The Playhouse Company

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What makes a Playhouse so Magical?

It has proved very difficult to research the history of the garden play-house.  A large number of England’s great stately homes have small imitation houses in the grounds, but they are mostly built from stone and in the same style as the house.

Throughout the world different names are used. In America a children’s play structure is likely to be called a clubhouse or treehouse.  In Australia Cubby houses or colloquially Cubby or Cubbies were historically built by children from scrap materials made just to last the school holidays.  They were spaces designed to be ephemeral and secluded.

History of Playhouses

History of Playhouses

The recognition of wooden playhouses as part of a shared experience of childhood probably came from J M Barries’ play “Peter Pan” and belonged to Wendy Darling.  Wendy was injured soon after her arrival in Never-land so Peter Pan and the lost boys built a small house around her where she had fallen. Thus we are given the phrase “Wendy House”. J M Barrie himself designed the first Wendy House for the first production of the play in 1904.

Playhouses, however, have surely existed as long as there have been children to play in them. Children, as we know, are highly creative and inventive and as soon as they are left to play they will create their own space; a sheet over a sofa and chair in the living room becomes a rainy day sanctuary; an old door leaning up against a tree in the garden becomes a secret den.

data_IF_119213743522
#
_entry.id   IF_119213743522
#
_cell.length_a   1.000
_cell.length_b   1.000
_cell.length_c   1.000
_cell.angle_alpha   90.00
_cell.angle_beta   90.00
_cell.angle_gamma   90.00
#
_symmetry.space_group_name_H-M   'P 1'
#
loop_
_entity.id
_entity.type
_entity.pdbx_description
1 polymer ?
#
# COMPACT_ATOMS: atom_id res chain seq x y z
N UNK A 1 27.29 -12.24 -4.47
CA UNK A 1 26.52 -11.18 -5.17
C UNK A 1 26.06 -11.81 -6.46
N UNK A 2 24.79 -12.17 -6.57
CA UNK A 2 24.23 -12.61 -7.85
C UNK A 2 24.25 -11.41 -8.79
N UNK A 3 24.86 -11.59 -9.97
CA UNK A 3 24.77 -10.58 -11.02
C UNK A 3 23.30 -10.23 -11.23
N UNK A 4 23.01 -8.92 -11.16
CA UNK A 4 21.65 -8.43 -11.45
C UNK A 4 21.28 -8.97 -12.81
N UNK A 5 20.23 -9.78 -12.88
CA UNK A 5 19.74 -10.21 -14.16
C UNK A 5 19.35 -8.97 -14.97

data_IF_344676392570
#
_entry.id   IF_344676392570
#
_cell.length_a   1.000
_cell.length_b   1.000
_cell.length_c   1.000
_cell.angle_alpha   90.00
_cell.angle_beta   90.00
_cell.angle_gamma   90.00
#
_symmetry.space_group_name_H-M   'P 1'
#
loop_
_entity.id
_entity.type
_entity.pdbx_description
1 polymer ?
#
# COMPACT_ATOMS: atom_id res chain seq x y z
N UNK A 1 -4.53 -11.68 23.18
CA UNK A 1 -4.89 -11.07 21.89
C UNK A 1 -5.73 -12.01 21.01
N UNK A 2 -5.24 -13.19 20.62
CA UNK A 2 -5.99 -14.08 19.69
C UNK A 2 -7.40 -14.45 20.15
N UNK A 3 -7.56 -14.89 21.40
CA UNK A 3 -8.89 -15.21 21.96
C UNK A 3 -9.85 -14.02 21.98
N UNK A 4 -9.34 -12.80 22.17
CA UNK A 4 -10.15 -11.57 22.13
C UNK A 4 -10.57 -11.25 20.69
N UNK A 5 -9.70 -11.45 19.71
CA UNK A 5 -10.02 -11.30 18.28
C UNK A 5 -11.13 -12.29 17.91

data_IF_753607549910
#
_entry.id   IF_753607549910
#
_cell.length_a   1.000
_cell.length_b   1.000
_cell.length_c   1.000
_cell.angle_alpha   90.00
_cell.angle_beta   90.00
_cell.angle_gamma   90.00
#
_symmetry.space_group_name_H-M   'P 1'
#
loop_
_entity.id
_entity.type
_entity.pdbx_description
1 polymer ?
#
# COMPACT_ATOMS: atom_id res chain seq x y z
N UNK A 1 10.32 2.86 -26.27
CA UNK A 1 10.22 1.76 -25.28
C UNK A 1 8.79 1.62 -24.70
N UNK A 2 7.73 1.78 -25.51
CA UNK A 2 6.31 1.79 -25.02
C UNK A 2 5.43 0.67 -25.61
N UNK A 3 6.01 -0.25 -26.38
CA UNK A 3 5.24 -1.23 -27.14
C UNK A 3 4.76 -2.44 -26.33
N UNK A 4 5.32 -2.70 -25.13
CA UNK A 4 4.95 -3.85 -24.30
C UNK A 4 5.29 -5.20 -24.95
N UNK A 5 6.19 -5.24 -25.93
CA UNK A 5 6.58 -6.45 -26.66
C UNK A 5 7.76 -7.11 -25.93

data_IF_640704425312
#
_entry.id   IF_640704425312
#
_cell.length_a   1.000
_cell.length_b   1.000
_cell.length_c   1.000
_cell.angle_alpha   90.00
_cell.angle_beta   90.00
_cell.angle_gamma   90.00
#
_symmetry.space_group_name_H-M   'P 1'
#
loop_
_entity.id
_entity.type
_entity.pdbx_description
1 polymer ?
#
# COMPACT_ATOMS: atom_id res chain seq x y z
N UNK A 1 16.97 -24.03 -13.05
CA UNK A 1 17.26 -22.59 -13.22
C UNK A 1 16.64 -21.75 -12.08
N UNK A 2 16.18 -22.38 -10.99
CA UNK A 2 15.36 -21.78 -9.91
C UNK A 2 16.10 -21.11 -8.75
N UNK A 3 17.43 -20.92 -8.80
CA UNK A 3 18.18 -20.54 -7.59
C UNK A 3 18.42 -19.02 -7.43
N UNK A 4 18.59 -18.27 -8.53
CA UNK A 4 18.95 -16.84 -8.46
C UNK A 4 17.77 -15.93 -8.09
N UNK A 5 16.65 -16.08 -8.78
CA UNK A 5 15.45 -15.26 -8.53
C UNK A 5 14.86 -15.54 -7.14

Environmental and child development psychologists tell us these days that dens and playhouses are important steps in the journey of learning to be adults.  They provide space that belongs exclusively to the child and as such the child or children are free to express themselves while also learning how to co-exist with others. Children might not express the sentiment in this way but cast your mind back to your own childhood; did you make a den behind an old hedge?  Did you and your father spend a summer trying to make a treehouse in a favoured tree?  What was the over-riding feeling of having such a place?  For me, it was that sense of sanctuary, an adult free world that felt both safe and adventurous; where I could explore the world or hide from my parents but where mum could always find me when it was time for a jam sandwich and glass of squash.

I consider myself extremely lucky to be involved in providing such spaces; indeed whenever people hear what I do for a living; it always provokes a smile.  Some of the freedom children enjoyed in the past has been lost but don't they still deserve the opportunity for adventure, creativity, innocence, imagination and (let's be realistic) mischief? Where better for children to learn and create than in their own space? A space where they can exercise endless creativity, be in the fresh air and spend time with their friends. Magical!